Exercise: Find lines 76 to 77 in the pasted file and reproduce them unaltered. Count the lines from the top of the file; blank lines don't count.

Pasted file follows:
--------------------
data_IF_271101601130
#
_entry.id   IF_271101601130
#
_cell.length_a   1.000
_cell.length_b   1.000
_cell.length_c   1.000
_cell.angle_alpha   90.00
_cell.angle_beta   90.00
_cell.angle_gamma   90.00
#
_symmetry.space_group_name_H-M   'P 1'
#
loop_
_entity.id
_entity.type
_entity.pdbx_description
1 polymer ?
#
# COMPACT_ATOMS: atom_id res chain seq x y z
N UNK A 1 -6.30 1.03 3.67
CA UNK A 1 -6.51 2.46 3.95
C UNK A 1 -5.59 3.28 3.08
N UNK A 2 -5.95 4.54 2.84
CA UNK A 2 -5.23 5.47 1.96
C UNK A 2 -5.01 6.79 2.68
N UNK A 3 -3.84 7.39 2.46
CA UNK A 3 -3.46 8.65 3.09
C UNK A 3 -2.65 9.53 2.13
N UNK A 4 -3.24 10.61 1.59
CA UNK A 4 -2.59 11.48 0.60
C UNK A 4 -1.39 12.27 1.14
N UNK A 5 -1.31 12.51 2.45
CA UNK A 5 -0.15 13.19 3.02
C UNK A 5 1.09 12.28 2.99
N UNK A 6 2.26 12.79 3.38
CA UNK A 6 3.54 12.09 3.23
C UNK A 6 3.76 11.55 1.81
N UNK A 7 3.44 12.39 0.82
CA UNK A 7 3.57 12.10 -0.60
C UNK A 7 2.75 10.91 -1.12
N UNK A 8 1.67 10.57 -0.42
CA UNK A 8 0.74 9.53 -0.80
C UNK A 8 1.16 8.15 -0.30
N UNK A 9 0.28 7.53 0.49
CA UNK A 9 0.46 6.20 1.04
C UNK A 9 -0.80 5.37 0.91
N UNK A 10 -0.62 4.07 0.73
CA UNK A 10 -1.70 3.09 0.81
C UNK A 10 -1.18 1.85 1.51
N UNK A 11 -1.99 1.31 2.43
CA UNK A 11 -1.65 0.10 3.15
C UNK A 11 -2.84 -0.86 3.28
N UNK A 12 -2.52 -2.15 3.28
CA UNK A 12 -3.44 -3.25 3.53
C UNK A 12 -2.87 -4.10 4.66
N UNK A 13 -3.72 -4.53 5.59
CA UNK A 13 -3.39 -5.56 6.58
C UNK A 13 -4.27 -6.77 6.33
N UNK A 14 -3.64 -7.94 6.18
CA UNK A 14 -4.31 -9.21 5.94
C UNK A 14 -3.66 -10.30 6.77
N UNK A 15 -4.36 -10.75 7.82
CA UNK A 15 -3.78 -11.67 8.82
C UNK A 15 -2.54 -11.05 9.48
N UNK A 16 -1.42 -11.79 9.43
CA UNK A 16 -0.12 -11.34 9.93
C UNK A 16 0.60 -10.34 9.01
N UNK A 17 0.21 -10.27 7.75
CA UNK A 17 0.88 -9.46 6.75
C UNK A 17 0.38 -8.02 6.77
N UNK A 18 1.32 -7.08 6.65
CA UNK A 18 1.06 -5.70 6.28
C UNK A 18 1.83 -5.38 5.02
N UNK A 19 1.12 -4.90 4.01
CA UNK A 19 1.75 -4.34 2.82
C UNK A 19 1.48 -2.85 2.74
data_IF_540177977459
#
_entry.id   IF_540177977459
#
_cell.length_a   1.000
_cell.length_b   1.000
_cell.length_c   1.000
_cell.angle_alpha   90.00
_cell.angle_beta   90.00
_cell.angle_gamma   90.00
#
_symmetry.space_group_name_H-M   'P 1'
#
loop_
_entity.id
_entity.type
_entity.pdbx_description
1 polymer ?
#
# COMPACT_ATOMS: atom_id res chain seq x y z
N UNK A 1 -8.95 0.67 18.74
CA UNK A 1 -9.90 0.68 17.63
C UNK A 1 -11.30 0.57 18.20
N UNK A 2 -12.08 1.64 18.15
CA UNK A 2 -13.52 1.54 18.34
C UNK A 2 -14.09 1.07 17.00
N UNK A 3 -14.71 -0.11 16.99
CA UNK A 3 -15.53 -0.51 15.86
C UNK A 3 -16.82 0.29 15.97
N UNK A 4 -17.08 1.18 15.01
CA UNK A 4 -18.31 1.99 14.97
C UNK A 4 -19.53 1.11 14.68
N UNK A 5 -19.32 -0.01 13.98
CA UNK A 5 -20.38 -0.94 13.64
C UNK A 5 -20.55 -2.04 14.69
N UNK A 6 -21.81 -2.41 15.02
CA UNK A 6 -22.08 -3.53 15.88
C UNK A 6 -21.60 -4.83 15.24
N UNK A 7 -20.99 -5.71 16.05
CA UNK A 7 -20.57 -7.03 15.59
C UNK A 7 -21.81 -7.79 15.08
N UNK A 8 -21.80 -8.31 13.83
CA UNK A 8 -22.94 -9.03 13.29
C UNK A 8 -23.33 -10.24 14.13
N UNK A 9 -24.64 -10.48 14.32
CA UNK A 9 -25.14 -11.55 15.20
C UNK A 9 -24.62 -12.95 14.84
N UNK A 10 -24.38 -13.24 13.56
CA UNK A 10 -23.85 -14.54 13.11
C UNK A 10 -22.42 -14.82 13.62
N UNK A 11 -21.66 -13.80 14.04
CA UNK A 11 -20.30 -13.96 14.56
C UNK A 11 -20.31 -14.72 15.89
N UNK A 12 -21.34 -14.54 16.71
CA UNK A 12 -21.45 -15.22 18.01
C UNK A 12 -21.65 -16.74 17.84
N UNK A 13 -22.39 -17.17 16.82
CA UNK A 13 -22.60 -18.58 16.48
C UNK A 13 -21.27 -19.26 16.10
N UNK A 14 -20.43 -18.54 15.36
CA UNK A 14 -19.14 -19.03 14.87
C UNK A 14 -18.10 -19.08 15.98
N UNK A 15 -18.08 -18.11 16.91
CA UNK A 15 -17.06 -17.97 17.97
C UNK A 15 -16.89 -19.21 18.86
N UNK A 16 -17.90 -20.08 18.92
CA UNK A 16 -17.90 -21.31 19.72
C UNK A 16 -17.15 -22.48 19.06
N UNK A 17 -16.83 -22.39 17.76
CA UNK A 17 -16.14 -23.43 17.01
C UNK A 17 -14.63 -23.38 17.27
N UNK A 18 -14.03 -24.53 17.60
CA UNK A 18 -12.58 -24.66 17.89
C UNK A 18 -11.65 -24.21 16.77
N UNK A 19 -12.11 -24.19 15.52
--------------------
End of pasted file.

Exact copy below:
CA UNK A 19 1.75 -4.34 2.82
C UNK A 19 1.48 -2.85 2.74